The picture of Pope Francis in a voluminous white puffer jacket jolted the religious as well as secular worlds. Within moments of its being posted at the end of March, social media was overrun with opinions. Supporters roared their approval, and opponents lamented yet another example of the pontiff selling out to modernity. Thing is, the photo wasn’t real. It was a deepfake, thereby becoming another reminder of the dangers of artificial intelligence: a fictitious portrayal of a world leader causing disunity among countless people.

These kinds of fabrications are part of what, that same month, led more than a thousand artificial intelligence experts to call for a temporary halt in the development of “giant AI experiments” until the technology can be made trustworthy. If unleashed without proper safeguards, commentators and critics argue, AI systems can destabilize and confuse; and as they learn and adapt and maybe even approach sentience, they could present a threat, perhaps an alternative, to humanity.

Sounds like the stuff of science fiction, but then, in these scenarios, it’s always the nerdy scientist or bumbling philosopher warning the world. “They should have listened!” we say as some calamity wipes away life as we know it. When it comes to AI, some people are listening, though—particularly those in organized religion, with its concern for human individuality, the uniqueness of the soul, and the embrace of a higher power.

Theologians and social commentators worry that a new religion could develop around an extreme reverence for AI. The essence of religion is faith: a leap of commitment to something beyond direct knowledge and a love for that which we can never completely understand. We can read the arguments and be convinced by the logic, but ultimately, we have to embrace that cloud of unknowing.

Not so with AI, where a religious aura could develop around a non-existent figure who appears on our screens and who seems all-knowing and all-understanding: all-knowing because it would have all of the information contained on the internet at its fingertips, all-understanding because your information will be there too—and often far more than you ever thought you had made public. “What is going to be created will effectively be a god,” former Google engineer Anthony Levandowski told Wired in 2017. “It’s not a god in the sense that it makes lightning or causes hurricanes. But if there is something a billion times smarter than the smartest human, what else are you going to call it?”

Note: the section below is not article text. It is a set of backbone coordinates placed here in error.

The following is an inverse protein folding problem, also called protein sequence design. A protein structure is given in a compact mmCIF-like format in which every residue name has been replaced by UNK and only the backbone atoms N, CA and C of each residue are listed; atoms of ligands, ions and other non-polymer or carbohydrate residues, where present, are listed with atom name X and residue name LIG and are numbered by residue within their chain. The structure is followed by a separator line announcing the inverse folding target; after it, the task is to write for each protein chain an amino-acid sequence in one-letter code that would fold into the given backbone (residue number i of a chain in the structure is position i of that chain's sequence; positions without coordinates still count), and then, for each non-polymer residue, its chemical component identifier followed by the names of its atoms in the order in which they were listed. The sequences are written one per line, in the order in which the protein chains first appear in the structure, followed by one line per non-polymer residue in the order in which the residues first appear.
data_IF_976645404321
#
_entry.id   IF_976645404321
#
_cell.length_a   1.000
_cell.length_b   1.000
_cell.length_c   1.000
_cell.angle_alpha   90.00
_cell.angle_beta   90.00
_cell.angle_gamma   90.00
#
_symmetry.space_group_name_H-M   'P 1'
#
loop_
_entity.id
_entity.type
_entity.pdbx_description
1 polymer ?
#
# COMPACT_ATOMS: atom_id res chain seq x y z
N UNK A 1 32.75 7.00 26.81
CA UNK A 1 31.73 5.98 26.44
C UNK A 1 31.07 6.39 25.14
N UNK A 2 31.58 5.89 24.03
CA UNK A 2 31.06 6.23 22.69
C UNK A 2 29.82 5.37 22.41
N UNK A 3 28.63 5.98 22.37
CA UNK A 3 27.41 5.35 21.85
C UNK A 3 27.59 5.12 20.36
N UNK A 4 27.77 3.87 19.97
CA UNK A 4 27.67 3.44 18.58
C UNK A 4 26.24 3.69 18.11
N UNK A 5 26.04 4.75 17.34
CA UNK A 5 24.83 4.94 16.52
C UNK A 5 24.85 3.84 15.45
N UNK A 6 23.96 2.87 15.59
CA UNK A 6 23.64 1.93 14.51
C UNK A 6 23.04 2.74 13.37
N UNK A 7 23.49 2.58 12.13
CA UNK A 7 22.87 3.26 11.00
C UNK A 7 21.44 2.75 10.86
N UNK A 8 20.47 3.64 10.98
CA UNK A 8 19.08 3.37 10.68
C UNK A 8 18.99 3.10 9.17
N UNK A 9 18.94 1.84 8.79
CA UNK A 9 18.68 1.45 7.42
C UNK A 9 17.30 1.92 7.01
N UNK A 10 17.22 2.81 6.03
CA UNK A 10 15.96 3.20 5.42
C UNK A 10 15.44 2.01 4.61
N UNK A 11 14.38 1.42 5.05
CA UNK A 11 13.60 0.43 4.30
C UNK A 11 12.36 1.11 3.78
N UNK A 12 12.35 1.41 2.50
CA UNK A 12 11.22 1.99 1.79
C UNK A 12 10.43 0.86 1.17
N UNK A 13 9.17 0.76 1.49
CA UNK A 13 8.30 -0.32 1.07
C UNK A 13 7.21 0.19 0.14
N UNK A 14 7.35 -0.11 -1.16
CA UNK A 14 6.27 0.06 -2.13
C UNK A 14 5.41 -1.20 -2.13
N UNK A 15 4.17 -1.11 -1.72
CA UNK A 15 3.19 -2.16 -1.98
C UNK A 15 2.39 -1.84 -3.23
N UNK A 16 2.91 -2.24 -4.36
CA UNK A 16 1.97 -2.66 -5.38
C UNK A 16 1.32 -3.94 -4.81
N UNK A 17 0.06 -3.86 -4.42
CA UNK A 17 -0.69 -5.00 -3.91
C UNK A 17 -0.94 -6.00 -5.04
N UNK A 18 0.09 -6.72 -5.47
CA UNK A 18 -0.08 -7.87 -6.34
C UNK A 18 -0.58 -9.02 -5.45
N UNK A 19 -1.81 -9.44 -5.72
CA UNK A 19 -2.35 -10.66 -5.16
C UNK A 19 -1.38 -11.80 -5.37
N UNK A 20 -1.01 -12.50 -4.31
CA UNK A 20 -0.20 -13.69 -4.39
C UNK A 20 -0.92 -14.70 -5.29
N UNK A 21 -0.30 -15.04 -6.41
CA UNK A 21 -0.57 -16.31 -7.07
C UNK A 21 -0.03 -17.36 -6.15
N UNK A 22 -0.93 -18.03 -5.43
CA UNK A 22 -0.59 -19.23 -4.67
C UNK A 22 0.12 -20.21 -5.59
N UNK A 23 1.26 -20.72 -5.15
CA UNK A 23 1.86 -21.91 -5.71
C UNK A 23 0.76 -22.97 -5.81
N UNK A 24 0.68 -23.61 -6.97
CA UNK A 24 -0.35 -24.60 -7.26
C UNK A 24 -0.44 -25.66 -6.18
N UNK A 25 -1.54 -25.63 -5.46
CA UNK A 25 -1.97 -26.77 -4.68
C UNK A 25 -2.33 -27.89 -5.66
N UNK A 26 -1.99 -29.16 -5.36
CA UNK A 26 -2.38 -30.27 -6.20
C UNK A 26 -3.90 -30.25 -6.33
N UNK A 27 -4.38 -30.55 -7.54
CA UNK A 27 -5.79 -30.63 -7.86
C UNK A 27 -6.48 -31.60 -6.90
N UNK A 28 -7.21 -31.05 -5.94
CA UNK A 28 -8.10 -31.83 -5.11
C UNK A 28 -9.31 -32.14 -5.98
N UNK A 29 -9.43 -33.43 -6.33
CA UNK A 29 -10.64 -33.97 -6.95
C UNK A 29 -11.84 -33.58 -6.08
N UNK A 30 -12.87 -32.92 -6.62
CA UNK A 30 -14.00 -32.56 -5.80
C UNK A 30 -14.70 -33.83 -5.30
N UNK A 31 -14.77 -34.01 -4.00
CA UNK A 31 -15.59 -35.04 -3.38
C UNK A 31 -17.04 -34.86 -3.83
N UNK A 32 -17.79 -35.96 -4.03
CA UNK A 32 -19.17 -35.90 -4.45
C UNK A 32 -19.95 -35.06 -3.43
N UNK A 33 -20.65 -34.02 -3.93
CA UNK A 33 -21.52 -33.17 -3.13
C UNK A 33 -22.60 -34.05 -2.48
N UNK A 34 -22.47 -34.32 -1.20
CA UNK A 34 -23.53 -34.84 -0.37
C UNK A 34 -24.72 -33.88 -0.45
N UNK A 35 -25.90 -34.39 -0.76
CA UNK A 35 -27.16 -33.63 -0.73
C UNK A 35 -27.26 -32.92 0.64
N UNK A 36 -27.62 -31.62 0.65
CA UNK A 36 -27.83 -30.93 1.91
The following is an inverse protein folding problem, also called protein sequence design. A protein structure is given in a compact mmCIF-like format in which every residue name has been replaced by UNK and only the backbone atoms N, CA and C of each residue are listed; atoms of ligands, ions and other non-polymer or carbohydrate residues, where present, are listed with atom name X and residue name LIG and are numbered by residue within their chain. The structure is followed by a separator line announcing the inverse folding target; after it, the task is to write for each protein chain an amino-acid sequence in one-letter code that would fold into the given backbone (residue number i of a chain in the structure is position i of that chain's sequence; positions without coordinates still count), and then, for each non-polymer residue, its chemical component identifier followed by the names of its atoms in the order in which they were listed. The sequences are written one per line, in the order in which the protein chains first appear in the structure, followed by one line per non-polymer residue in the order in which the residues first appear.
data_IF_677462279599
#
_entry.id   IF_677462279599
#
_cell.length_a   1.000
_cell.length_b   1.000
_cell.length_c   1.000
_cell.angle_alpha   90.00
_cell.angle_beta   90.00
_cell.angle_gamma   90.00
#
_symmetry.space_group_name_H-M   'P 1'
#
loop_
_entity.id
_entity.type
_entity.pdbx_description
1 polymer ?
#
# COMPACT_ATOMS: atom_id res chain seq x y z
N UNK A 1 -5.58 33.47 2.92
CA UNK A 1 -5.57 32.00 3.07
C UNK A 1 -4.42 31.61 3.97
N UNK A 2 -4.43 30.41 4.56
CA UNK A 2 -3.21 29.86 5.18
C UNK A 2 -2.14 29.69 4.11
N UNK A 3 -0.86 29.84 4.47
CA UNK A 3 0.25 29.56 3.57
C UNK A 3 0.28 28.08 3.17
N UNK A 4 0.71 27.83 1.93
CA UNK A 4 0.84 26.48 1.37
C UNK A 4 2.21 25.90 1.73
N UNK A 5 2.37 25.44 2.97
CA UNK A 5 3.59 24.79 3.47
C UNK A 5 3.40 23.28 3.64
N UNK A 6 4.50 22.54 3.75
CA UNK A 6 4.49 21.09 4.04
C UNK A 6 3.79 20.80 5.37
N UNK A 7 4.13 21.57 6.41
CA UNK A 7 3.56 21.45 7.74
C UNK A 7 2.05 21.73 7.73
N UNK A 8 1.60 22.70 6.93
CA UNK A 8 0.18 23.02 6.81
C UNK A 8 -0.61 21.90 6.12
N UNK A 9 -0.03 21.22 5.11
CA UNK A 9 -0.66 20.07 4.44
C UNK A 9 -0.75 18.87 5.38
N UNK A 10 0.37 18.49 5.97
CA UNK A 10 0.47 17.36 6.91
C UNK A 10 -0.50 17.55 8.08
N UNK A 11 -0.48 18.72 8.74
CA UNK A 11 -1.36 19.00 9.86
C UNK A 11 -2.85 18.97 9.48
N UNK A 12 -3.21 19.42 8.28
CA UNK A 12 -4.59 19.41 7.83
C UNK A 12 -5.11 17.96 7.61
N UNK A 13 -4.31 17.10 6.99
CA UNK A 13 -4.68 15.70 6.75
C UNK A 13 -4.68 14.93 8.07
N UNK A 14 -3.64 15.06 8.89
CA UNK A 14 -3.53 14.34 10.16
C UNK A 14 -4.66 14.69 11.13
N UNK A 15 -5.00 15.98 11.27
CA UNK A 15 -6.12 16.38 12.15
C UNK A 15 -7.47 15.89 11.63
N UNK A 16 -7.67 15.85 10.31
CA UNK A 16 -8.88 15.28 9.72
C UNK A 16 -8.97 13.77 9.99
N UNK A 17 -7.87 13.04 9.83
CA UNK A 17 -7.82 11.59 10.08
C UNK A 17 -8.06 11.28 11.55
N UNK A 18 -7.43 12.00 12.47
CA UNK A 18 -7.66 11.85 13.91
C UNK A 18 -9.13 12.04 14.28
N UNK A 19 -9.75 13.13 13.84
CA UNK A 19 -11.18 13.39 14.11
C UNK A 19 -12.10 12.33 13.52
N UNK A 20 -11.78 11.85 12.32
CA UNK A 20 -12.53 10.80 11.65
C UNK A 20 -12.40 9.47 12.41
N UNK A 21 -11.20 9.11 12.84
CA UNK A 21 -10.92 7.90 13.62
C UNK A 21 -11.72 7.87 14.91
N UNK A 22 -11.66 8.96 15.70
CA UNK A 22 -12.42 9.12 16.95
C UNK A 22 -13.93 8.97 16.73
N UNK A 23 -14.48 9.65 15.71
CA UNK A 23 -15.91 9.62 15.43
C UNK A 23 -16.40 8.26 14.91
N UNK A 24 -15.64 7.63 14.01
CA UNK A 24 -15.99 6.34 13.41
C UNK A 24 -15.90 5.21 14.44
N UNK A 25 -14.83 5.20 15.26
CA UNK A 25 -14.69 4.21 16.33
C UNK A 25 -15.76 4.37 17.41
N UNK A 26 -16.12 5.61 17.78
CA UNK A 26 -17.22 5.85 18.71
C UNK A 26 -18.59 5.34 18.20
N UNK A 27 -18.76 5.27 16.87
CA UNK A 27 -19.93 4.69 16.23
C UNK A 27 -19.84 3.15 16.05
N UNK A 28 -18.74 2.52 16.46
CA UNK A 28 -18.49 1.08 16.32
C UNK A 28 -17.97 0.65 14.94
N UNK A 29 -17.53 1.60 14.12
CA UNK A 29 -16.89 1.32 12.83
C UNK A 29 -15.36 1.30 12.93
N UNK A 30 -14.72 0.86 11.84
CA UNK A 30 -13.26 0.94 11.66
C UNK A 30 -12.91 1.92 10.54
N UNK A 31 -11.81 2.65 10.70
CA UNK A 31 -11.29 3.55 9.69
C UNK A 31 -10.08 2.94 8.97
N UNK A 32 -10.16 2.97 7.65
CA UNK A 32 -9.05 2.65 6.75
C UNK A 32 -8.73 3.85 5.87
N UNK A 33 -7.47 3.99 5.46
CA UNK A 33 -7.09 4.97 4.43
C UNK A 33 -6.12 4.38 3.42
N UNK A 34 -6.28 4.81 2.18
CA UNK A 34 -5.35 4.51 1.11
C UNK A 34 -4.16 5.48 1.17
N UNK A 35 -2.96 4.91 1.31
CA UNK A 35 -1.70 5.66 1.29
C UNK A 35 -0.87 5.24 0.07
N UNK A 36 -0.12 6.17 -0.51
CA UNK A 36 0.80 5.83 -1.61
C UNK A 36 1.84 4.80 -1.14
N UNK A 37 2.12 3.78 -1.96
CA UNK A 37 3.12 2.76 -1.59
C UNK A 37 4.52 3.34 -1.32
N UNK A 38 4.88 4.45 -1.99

Is the deification of AI really so impossible? For the susceptible, instant communication with an entity representing a god, even God himself, could be transformative. And let’s be candid—those seeking certainty in faith can be particularly credulous. The philosopher Blaise Pascal is said to have written that there is a god-shaped hole in each of us. Not sure if I agree, but the hunger to believe in something beyond the self is real. The New York Times has reported on the “pseudo-sacred industry” and the rise of so-called social divinity consultants who help introduce spiritual practices into tech companies. The massive decline in traditional religious adherence, combined with a craving for some kind of faith, has led many to embrace alien life, new-age offerings, and dangerous cults. For historian and scholar Yuval Noah Harari, AI could be even more alluring, especially if it starts generating scripture. Then the tool’s oracular qualities can morph into a belief system that might spread and reshape society. “[R]eligions throughout history claimed that their holy books were written by unknown human intelligence,” Harari said at a recent science conference. “This was never true before. This could become true very, very quickly, with far-reaching consequences.”